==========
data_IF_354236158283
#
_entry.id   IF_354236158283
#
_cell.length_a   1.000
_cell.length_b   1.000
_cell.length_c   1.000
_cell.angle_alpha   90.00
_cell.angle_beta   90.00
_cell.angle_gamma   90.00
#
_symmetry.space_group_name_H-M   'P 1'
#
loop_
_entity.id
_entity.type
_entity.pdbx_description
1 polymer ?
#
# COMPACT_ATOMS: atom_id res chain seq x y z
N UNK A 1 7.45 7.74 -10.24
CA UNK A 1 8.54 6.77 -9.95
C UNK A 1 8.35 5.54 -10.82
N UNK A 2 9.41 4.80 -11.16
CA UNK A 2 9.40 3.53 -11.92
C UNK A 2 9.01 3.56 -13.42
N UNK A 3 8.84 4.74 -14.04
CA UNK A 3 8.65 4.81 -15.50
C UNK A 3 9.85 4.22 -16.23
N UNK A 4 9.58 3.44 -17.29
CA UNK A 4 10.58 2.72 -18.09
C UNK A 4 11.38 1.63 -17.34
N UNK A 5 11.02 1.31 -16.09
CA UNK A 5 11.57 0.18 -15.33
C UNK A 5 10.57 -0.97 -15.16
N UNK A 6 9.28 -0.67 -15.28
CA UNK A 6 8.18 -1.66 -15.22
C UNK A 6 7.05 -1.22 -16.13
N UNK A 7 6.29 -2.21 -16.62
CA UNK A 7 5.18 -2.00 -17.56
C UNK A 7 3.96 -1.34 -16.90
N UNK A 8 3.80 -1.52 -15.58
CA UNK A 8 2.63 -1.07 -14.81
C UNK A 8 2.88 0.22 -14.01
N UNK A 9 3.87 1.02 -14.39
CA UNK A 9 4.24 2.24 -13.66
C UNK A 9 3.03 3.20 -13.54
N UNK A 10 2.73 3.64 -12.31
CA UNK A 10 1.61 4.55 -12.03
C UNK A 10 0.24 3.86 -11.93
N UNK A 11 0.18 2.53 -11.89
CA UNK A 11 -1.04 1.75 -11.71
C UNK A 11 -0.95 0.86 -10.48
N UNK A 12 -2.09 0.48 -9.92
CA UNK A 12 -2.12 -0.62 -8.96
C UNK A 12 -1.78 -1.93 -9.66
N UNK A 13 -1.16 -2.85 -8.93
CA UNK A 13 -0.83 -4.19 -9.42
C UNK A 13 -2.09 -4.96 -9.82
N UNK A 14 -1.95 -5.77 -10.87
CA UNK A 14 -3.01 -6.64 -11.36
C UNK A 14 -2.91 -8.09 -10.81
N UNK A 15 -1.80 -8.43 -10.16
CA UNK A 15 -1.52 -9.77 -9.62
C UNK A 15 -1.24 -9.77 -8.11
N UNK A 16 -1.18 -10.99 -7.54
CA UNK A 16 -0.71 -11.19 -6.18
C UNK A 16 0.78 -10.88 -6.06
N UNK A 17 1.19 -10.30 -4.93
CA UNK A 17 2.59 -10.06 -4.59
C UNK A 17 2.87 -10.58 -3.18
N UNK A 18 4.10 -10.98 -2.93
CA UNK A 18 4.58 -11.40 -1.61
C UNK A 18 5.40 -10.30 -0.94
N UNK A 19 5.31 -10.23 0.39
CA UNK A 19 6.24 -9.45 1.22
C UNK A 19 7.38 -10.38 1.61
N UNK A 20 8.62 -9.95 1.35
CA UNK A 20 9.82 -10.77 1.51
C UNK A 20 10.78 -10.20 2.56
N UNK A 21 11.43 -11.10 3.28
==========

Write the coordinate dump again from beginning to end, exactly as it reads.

data_IF_354236158283
#
_entry.id   IF_354236158283
#
_cell.length_a   1.000
_cell.length_b   1.000
_cell.length_c   1.000
_cell.angle_alpha   90.00
_cell.angle_beta   90.00
_cell.angle_gamma   90.00
#
_symmetry.space_group_name_H-M   'P 1'
#
loop_
_entity.id
_entity.type
_entity.pdbx_description
1 polymer ?
#
# COMPACT_ATOMS: atom_id res chain seq x y z
N UNK A 1 7.45 7.74 -10.24
CA UNK A 1 8.54 6.77 -9.95
C UNK A 1 8.35 5.54 -10.82
N UNK A 2 9.41 4.80 -11.16
CA UNK A 2 9.40 3.53 -11.92
C UNK A 2 9.01 3.56 -13.42
N UNK A 3 8.84 4.74 -14.04
CA UNK A 3 8.65 4.81 -15.50
C UNK A 3 9.85 4.22 -16.23
N UNK A 4 9.58 3.44 -17.29
CA UNK A 4 10.58 2.72 -18.09
C UNK A 4 11.38 1.63 -17.34
N UNK A 5 11.02 1.31 -16.09
CA UNK A 5 11.57 0.18 -15.33
C UNK A 5 10.57 -0.97 -15.16
N UNK A 6 9.28 -0.67 -15.28
CA UNK A 6 8.18 -1.66 -15.22
C UNK A 6 7.05 -1.22 -16.13
N UNK A 7 6.29 -2.21 -16.62
CA UNK A 7 5.18 -2.00 -17.56
C UNK A 7 3.96 -1.34 -16.90
N UNK A 8 3.80 -1.52 -15.58
CA UNK A 8 2.63 -1.07 -14.81
C UNK A 8 2.88 0.22 -14.01
N UNK A 9 3.87 1.02 -14.39
CA UNK A 9 4.24 2.24 -13.66
C UNK A 9 3.03 3.20 -13.54
N UNK A 10 2.73 3.64 -12.31
CA UNK A 10 1.61 4.55 -12.03
C UNK A 10 0.24 3.86 -11.93
N UNK A 11 0.18 2.53 -11.89
CA UNK A 11 -1.04 1.75 -11.71
C UNK A 11 -0.95 0.86 -10.48
N UNK A 12 -2.09 0.48 -9.92
CA UNK A 12 -2.12 -0.62 -8.96
C UNK A 12 -1.78 -1.93 -9.66
N UNK A 13 -1.16 -2.85 -8.93
CA UNK A 13 -0.83 -4.19 -9.42
C UNK A 13 -2.09 -4.96 -9.82
N UNK A 14 -1.95 -5.77 -10.87
CA UNK A 14 -3.01 -6.64 -11.36
C UNK A 14 -2.91 -8.09 -10.81
N UNK A 15 -1.80 -8.43 -10.16
CA UNK A 15 -1.52 -9.77 -9.62
C UNK A 15 -1.24 -9.77 -8.11
N UNK A 16 -1.18 -10.99 -7.54
CA UNK A 16 -0.71 -11.19 -6.18
C UNK A 16 0.78 -10.88 -6.06
N UNK A 17 1.19 -10.30 -4.93
CA UNK A 17 2.59 -10.06 -4.59
C UNK A 17 2.87 -10.58 -3.18
N UNK A 18 4.10 -10.98 -2.93
CA UNK A 18 4.58 -11.40 -1.61
C UNK A 18 5.40 -10.30 -0.94
N UNK A 19 5.31 -10.23 0.39
CA UNK A 19 6.24 -9.45 1.22
C UNK A 19 7.38 -10.38 1.61
N UNK A 20 8.62 -9.95 1.35
CA UNK A 20 9.82 -10.77 1.51
C UNK A 20 10.78 -10.20 2.56
N UNK A 21 11.43 -11.10 3.28